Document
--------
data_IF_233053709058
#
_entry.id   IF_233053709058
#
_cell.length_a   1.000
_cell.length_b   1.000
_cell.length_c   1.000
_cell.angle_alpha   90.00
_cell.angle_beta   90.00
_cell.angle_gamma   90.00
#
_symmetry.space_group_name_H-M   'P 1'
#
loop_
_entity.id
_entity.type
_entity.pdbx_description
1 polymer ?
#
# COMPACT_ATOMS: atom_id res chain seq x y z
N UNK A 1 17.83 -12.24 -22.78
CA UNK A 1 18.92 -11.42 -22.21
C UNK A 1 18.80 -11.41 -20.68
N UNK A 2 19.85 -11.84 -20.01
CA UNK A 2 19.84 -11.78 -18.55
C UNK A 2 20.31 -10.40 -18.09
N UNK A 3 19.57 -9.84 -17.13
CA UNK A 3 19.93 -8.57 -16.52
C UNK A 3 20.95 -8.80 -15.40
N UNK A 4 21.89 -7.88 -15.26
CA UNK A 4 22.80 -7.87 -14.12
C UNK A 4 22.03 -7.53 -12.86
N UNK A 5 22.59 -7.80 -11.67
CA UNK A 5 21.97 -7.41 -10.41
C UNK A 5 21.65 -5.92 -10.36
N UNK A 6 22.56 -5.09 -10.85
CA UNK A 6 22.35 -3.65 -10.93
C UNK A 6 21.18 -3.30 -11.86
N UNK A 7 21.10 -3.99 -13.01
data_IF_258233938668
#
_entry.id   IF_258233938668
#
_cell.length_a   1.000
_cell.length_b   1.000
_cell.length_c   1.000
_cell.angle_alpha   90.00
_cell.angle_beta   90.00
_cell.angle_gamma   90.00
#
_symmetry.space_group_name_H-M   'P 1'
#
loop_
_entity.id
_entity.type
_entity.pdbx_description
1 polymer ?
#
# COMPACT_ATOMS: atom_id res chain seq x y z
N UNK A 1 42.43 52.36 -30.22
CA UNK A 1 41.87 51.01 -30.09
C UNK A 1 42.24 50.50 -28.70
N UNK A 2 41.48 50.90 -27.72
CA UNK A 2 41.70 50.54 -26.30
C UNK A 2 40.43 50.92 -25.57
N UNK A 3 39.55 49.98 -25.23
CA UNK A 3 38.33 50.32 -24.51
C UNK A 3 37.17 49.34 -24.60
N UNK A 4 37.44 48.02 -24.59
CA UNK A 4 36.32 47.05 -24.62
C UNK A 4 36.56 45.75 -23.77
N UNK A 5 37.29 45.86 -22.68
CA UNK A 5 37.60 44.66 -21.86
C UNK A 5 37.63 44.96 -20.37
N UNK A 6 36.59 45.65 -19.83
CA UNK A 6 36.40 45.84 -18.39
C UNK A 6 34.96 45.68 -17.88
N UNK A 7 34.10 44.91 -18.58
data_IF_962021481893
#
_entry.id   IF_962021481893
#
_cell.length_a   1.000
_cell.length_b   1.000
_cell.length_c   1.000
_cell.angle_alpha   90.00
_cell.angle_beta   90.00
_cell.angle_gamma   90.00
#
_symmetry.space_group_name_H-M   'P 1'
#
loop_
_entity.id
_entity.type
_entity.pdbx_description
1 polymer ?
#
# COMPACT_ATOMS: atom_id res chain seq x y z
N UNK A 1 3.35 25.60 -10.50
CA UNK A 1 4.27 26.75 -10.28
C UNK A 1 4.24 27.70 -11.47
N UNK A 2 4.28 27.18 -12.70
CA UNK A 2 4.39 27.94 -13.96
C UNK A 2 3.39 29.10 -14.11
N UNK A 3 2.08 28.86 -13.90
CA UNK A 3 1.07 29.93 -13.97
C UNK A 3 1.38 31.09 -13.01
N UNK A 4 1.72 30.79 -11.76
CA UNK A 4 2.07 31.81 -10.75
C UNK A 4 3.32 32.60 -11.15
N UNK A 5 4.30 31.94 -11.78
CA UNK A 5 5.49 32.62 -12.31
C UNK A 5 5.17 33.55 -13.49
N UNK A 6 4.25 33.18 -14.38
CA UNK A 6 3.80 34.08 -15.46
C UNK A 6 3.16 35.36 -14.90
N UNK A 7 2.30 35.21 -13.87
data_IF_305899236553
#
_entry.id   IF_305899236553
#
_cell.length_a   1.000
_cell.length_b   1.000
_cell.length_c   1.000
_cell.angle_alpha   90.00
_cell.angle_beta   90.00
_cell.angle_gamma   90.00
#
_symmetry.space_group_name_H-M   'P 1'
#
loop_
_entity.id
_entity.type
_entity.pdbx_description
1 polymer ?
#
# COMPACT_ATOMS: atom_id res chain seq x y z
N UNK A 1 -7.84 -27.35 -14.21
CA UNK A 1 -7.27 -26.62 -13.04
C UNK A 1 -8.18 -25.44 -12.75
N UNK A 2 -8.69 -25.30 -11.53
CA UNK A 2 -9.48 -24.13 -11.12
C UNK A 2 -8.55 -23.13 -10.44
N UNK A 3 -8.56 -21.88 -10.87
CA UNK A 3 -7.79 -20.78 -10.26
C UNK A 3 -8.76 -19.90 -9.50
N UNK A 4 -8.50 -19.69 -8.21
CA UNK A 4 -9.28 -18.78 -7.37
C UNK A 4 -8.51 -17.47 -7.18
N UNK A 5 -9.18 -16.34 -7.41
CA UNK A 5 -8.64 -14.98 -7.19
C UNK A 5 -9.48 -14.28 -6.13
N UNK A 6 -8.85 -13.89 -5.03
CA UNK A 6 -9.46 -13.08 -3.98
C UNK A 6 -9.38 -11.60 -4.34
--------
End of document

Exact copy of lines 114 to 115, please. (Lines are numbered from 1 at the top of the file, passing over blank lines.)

N UNK A 6 4.25 33.18 -14.38
CA UNK A 6 3.80 34.08 -15.46